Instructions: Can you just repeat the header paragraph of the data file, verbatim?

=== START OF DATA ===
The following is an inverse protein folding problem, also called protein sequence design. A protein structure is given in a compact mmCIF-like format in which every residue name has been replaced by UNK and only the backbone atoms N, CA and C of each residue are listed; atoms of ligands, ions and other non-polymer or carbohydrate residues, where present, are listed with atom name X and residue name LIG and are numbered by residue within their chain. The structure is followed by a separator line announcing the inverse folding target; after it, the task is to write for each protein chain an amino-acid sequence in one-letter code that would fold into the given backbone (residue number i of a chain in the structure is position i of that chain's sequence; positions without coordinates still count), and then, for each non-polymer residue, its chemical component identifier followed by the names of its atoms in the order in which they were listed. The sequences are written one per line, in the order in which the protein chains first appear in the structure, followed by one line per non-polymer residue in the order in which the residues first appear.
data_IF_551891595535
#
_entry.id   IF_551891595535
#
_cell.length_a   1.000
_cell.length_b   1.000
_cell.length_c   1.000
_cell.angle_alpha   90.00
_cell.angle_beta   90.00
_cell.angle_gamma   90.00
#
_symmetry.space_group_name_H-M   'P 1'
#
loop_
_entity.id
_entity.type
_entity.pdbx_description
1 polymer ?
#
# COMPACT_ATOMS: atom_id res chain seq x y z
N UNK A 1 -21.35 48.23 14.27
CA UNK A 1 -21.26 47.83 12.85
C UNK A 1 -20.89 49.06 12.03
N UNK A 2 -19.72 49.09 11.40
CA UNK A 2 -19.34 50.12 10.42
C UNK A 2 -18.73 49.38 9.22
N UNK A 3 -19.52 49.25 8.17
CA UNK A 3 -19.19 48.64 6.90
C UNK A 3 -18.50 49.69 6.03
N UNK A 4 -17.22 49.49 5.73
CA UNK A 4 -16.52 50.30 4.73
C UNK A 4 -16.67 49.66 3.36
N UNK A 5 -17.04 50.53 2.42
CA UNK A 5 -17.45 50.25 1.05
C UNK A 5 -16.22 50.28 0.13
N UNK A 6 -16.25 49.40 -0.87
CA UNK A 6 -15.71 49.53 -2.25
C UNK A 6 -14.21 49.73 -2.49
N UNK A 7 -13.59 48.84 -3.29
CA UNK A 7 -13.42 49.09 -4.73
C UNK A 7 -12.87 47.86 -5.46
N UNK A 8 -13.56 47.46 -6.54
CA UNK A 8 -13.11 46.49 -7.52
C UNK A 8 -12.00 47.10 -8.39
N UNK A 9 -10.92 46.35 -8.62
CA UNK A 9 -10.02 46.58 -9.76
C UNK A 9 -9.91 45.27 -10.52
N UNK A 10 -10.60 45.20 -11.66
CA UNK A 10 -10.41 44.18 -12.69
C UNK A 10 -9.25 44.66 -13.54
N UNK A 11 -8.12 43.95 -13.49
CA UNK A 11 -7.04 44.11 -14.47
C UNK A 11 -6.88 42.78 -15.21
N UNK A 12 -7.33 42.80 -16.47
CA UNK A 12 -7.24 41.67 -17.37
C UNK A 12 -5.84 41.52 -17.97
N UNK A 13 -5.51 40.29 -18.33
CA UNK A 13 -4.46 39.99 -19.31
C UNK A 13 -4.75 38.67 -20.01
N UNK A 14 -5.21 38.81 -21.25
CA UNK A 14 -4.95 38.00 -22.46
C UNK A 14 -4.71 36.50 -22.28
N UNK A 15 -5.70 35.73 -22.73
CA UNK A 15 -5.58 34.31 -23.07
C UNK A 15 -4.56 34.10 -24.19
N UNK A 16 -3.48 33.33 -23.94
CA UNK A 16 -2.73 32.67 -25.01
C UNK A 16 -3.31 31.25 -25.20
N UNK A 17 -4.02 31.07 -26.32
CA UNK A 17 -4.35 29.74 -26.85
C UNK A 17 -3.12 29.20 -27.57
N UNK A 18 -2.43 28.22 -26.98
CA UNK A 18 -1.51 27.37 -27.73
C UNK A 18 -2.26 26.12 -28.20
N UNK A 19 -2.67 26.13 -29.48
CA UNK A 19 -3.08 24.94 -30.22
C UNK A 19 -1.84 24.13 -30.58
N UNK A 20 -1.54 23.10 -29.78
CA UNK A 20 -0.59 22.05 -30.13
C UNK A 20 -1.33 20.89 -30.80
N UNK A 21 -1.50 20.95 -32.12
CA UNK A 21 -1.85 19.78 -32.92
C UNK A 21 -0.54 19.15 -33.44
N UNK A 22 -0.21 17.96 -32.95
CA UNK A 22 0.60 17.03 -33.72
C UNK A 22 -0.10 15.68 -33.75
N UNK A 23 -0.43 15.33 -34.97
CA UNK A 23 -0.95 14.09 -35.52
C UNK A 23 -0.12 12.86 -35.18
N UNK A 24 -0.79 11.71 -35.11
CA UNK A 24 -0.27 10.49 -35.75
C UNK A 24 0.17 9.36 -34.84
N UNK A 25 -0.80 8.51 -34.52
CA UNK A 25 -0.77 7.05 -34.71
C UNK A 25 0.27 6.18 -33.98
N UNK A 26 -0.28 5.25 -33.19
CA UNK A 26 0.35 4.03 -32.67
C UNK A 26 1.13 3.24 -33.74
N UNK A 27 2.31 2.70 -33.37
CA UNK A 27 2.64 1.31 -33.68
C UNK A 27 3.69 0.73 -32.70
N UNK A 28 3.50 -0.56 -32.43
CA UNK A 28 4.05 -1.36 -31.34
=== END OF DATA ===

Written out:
The following is an inverse protein folding problem, also called protein sequence design. A protein structure is given in a compact mmCIF-like format in which every residue name has been replaced by UNK and only the backbone atoms N, CA and C of each residue are listed; atoms of ligands, ions and other non-polymer or carbohydrate residues, where present, are listed with atom name X and residue name LIG and are numbered by residue within their chain. The structure is followed by a separator line announcing the inverse folding target; after it, the task is to write for each protein chain an amino-acid sequence in one-letter code that would fold into the given backbone (residue number i of a chain in the structure is position i of that chain's sequence; positions without coordinates still count), and then, for each non-polymer residue, its chemical component identifier followed by the names of its atoms in the order in which they were listed. The sequences are written one per line, in the order in which the protein chains first appear in the structure, followed by one line per non-polymer residue in the order in which the residues first appear.